Indian Journal of Medical Specialities

LETTER TO THE EDITOR
Year
: 2021  |  Volume : 12  |  Issue : 2  |  Page : 100--101

Hemosuccus pancreaticus caused by a mucinous cystadenoma of the pancreas


Fernando Karel Fonseca Sosa, Anival E Ramos Socarrás, Pedro R Casado Méndez, Yudier Montalban Olivera 
 Department of General Surgery, Celia Sánchez Manduley Hospital, Manzanillo, Granma, Cuba

Correspondence Address:
Dr. Fernando Karel Fonseca Sosa
Esperanza Street #73 between Guadalupe and San Javier, Manzanillo, Granma, Postal Code 87510
Cuba




How to cite this article:
Fonseca Sosa FK, Ramos Socarrás AE, Casado Méndez PR, Olivera YM. Hemosuccus pancreaticus caused by a mucinous cystadenoma of the pancreas.Indian J Med Spec 2021;12:100-101


How to cite this URL:
Fonseca Sosa FK, Ramos Socarrás AE, Casado Méndez PR, Olivera YM. Hemosuccus pancreaticus caused by a mucinous cystadenoma of the pancreas. Indian J Med Spec [serial online] 2021 [cited 2021 Sep 19 ];12:100-101
Available from: http://www.ijms.in/text.asp?2021/12/2/100/307704


Full Text



The term hemosuccus pancreaticus was first proposed by Sandblom in 1970. It is defined as a gastrointestinal bleeding through the main pancreatic duct and is a rare cause of gastrointestinal hemorrhage. It is caused by a bleeding source in the pancreas, pancreatic duct, or structures adjacent to the pancreas. In some rare cases, It can be caused by pancreatic tumors including mucinous cystic neoplasm.[1]

We present the case of a 44-year-old female, who came to the emergency department presenting with melena from the previous day, pain in the upper left abdominal quadrant of 10 months of evolution, which appeared after the ingestion of foods rich in fats, intermittent, without radiation, which was alleviated with the usual analgesics, accompanied by nausea. Bioparameters were normal. When performing digital rectal examination, the melena was confirmed. A nasogastric tube was placed, gastric lavage and aspiration were performed, obtaining a clear aspirate without blood or bile.

Laboratory tests showed an anemia (hemoglobin 11g/dL and hematocrit of 35%), the rest of the tests were normal. Esophagogastroduodenoscopy was performed. In the second portion of the duodenum, clots were observed adjacent to the Vater papilla without being able to define ulcerous lesion. Abdominal ultrasound revealed a predominantly liquid complex image in pancreatic projection. Abdominal computed tomography showed a hypodense lesion of contours well defined, with a thin wall and multiple internal septa, measuring 116 cm × 74 cm located in the pancreatic tail.

Elective intervention was effected with the preoperative diagnosis of cystic tumor of the tail of the pancreas. A supraumbilical left paramedia incision was performed, the transcavity of the omentum was accessed through the gastrocolic ligament, identifying a cystic tumor of 10 cm in the body and tail of the pancreas, without other injuries. A distal pancreatectomy was completed with splenectomy [Figure 1]. Histology described a multilocular cystic with mucinous and hemorrhagic material. The wall was lined with mucin-producing columnar epithelium surrounded by a stroma similar to that of the ovary, without cellular atypia. Communication with the pancreatic duct was identified through a fistulous tract. It was concluded as a pancreatic mucinous cystadenoma. The patient's postoperative course was uneventful and she is now asymptomatic.{Figure 1}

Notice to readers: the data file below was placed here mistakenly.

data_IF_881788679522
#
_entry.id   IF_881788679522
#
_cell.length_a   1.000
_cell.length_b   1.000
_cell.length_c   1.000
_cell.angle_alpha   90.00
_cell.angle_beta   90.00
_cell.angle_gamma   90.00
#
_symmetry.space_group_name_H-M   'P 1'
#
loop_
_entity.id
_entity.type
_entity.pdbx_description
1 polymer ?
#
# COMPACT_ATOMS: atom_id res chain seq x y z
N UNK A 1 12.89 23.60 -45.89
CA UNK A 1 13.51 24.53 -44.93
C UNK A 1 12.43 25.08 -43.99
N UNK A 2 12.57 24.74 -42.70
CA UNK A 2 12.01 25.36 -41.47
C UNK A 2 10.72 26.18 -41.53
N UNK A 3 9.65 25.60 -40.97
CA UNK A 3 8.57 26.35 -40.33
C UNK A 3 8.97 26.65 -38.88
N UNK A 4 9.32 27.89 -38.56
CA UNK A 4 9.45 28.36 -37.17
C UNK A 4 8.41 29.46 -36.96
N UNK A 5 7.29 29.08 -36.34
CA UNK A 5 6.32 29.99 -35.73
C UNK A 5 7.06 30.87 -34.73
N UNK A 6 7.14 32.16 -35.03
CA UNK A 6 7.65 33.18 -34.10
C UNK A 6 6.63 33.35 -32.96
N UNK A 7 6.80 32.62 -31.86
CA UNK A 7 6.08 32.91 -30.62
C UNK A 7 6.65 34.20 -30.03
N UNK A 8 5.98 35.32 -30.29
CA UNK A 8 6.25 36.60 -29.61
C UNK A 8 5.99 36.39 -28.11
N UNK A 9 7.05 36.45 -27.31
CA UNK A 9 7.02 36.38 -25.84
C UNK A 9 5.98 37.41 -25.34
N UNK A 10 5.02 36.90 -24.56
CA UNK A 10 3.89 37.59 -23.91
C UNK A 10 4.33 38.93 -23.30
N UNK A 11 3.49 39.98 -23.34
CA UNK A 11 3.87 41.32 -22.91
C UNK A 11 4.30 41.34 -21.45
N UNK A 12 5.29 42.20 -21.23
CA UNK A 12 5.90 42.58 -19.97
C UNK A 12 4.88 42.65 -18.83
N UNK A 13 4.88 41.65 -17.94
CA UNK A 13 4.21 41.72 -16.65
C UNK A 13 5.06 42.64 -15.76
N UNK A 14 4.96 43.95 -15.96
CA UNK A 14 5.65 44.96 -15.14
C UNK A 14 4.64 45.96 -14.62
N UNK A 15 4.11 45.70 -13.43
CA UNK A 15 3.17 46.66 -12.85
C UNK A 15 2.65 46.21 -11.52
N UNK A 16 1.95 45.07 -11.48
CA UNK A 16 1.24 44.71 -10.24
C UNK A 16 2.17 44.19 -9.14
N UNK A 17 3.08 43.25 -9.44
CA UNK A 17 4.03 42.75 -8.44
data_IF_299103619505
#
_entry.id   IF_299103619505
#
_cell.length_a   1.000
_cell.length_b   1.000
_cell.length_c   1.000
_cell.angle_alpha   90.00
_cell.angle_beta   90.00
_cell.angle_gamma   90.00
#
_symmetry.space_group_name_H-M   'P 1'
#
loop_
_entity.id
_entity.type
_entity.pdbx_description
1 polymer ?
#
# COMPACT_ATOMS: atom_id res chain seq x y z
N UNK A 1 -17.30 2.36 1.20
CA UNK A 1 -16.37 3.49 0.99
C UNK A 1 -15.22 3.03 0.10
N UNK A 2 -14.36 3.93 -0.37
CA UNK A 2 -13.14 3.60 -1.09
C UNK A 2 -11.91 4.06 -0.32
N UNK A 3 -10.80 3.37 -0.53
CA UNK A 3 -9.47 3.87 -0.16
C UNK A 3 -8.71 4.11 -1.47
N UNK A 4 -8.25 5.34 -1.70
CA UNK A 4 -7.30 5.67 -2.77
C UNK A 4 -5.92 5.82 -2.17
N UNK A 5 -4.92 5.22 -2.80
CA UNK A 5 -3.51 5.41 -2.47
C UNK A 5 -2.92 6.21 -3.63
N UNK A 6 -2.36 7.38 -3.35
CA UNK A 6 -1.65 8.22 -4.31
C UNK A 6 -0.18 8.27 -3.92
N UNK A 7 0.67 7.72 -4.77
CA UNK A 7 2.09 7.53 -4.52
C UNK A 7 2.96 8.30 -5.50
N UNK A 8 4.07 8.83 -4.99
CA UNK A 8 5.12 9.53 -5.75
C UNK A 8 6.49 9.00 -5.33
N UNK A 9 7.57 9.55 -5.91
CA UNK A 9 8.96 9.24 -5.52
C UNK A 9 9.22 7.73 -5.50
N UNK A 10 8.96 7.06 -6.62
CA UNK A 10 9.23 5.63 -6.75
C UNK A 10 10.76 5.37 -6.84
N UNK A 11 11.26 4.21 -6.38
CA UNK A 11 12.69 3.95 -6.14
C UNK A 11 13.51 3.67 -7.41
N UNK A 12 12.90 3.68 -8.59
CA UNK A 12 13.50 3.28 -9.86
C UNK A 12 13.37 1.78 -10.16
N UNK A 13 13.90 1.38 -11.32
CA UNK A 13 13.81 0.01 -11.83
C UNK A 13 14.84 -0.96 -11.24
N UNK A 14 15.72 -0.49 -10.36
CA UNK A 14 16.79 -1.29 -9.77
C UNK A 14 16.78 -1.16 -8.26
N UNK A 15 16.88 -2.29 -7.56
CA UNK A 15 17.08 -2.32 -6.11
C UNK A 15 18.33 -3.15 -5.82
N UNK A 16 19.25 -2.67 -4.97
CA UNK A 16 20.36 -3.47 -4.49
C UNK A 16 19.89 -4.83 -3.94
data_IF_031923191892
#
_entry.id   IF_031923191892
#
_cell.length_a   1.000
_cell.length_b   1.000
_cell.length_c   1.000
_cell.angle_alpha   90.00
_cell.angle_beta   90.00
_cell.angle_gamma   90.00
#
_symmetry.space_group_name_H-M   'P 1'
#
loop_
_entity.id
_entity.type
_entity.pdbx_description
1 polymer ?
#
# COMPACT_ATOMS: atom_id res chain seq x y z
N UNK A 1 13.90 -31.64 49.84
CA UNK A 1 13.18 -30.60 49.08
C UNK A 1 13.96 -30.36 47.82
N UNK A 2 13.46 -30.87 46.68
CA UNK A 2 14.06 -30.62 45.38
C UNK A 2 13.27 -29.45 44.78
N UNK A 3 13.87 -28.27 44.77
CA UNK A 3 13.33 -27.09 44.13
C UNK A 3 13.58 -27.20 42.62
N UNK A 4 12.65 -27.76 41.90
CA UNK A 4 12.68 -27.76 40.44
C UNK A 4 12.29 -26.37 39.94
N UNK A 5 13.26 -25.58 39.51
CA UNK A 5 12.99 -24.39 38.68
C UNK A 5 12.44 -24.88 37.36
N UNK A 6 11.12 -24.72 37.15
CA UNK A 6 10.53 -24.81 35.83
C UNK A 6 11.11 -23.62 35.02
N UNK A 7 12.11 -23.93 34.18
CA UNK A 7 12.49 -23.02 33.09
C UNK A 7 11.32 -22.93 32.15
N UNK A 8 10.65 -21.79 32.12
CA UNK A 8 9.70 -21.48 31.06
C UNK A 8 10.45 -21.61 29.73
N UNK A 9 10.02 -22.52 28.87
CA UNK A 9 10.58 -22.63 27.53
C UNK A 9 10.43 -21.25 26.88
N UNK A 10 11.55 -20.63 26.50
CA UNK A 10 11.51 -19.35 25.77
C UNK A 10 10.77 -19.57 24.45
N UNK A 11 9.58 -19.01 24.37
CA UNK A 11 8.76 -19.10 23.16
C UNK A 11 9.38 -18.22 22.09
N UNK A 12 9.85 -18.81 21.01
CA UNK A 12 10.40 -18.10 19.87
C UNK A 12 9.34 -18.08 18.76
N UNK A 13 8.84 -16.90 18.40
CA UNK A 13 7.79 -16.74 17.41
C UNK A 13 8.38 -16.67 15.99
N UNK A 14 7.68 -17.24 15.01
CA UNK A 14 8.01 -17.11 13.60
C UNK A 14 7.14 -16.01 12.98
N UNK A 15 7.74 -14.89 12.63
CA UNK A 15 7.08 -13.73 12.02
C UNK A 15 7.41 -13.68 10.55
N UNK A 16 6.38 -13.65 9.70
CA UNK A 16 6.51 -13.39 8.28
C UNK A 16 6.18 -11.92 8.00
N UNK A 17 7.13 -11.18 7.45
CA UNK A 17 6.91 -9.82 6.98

Pancreatic mucinous cystadenoma is one of the histological varieties of mucinous cystic neoplasm. It is defined as an epithelial neoplasm that presents an ovarian-like stroma on which a mucin-producing columnar epithelium rests and has no communication with the main pancreatic duct or its branches, unless a lesion communicant or fistula has formed.[2]

The cause of bleeding is attributed to the fact that this neoplasm communicates with the duodenum through the pancreatic duct.[3] However, it has been reported that communication between this neoplasm and pancreatic ducts is rarely observed. When hemosuccus pancreaticus due to pancreatic cystic neoplasms is properly diagnosed and surgically treated, the prognosis seems to be relatively good.[4] Surgical resection is curative in nearly all patients with noninvasive mucinous cystic neoplasm. The current consensus guideline advocates that all should be resected, unless there are contraindications for operation.[5]

Declaration of patient consent

The authors certify that they have obtained all appropriate patient consent forms. In the form the patient(s) has/have given his/her/their consent for his/her/their images and other clinical information to be reported in the journal. The patients understand that their names and initials will not be published and due efforts will be made to conceal their identity, but anonymity cannot be guaranteed.

Financial support and sponsorship

None.

Conflicts of interest

There are no conflicts of interest.

References

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